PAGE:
S.Africa state workers strike expands on 2nd day

The strike for higher wages has slowed the treatment of the sick and shut schools across South Africa, adding pressure on the government to reach a deal.

S.Africa state workers strike expands on 2nd day

Strikers blocked the entrances to two hospitals around Johannesburg and teachers vowed to blockade a main highway as a stoppage by more than 1 million civil servants expanded on its second day on Thursday.

The strike for higher wages has slowed the treatment of the sick and shut schools across South Africa, adding pressure on the government to reach a deal.

A union representing 200,000 workers planned to join the work stoppage that began on Wednesday among a coalition of unions that represent over 1 million civil servants.

The strike was not expected to have any immediate impact on Africa's largest economy but a prolonged work stoppage could slow commerce at home and trade abroad.

The groups staged a one-day warning strike last week and said the action that began on Wednesday was the start of an indefinite strike aimed at grinding the government to a halt.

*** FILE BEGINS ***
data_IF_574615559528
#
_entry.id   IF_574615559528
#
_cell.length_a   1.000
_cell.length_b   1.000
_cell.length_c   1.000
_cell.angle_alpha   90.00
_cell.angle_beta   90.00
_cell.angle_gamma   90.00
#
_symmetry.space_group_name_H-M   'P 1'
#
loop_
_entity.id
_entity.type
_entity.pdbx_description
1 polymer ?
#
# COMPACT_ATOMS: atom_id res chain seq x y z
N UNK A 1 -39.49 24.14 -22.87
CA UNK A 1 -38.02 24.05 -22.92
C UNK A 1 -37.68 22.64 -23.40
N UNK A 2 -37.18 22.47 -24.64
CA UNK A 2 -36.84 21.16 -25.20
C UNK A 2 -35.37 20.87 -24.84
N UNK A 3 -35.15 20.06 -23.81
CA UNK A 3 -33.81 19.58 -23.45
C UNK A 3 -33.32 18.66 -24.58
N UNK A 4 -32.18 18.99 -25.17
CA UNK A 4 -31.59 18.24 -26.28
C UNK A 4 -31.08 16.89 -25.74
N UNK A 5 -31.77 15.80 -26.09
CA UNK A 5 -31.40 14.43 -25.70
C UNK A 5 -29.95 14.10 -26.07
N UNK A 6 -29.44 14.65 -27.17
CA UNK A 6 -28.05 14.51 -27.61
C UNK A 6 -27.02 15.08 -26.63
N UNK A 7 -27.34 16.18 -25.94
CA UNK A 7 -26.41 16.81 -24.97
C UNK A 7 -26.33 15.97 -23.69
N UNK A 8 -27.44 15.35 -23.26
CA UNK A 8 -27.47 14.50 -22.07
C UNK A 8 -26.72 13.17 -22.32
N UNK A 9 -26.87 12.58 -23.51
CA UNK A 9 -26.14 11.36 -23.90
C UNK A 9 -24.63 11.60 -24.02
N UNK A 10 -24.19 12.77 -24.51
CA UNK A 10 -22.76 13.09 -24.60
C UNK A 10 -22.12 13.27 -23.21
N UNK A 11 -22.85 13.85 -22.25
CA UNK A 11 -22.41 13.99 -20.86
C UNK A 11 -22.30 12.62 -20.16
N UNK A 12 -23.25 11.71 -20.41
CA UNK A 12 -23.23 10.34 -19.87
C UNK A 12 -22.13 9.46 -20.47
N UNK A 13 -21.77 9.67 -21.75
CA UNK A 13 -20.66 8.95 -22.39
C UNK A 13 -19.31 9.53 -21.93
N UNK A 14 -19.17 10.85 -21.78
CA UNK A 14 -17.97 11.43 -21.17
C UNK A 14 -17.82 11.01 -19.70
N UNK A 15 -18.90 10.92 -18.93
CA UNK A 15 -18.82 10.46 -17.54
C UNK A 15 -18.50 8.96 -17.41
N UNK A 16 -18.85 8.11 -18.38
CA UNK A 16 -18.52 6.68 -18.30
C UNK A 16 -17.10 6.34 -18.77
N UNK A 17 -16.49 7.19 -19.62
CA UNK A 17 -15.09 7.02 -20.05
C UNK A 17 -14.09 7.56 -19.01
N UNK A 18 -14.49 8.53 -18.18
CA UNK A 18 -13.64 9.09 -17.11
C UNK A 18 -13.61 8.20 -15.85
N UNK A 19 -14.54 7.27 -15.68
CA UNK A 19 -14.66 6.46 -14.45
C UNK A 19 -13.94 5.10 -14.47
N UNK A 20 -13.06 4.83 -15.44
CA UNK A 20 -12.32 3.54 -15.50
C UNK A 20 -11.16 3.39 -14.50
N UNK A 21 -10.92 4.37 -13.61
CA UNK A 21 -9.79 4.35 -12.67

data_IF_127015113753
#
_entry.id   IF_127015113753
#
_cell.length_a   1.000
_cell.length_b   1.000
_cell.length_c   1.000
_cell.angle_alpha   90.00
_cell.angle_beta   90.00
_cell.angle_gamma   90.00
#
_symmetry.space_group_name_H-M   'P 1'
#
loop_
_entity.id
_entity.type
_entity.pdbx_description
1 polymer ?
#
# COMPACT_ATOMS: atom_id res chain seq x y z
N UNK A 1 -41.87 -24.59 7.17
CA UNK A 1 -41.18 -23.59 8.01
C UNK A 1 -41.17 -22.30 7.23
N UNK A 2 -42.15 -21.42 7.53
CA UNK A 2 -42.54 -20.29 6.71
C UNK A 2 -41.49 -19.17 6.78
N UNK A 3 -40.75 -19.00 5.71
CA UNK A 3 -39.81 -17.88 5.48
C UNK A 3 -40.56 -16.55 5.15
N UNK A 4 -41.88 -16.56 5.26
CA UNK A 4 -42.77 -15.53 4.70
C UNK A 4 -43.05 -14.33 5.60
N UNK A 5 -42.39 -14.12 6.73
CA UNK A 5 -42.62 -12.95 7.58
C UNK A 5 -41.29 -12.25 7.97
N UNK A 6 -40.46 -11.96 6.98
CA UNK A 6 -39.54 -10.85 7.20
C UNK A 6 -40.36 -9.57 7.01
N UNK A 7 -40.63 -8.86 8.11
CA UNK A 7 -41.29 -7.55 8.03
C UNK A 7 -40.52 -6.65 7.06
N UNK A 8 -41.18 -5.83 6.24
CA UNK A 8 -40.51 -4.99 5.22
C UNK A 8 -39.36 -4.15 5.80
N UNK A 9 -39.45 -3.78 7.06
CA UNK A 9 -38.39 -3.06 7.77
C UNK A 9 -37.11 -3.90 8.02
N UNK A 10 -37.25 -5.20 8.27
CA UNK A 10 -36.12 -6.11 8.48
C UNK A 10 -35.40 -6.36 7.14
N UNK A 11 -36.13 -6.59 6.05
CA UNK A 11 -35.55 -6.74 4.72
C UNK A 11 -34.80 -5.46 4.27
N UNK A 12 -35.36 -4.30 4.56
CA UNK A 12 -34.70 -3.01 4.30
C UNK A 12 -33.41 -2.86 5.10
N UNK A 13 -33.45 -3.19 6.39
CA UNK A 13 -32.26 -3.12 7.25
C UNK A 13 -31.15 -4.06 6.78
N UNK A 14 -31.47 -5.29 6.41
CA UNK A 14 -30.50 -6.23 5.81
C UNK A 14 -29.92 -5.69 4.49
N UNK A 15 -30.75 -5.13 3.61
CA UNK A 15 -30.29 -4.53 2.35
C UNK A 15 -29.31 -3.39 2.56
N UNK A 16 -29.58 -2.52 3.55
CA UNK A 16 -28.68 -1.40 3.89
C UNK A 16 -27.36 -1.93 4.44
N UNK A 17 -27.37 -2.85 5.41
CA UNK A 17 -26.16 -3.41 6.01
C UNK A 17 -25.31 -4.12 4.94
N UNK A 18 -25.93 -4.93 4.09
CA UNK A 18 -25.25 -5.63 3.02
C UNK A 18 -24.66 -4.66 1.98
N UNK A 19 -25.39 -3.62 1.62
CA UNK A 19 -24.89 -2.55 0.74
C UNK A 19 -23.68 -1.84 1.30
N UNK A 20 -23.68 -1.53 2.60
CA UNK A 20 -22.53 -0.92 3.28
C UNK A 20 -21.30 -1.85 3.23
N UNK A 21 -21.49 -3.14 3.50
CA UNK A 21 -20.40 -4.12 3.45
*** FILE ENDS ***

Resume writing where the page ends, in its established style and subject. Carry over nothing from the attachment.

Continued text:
Analysts expect a deal to be reached in the next few days at the earliest or by the start of September at the latest, with any agreement certain to swell state spending as the government tries to bring its deficit down from 6.7 percent of gross domestic product.

Unions are demanding an 8.6 percent pay rise, more than double the inflation rate, and 1,000 rand ($137) for housing.

Last week the government offered to increase a monthly housing allowance to 700 rand from a previous offer of 630 rand, but refused to increase its wage rise offer of 7 percent.

The housing allowance alone would be equal to about 1 percent of all government spending.

The strike increases pressure on President Jacob Zuma's ruling African National Congress to reach a deal with organised labour and appease the party's longstanding union allies who also have been a reliable source of votes.

But pressure will also mount on unions to reach a deal as rank and file members lose pay from being off the job and some look favourably on the government's offer.


Reuters

Last Mod: 19 Ağustos 2010, 13:46
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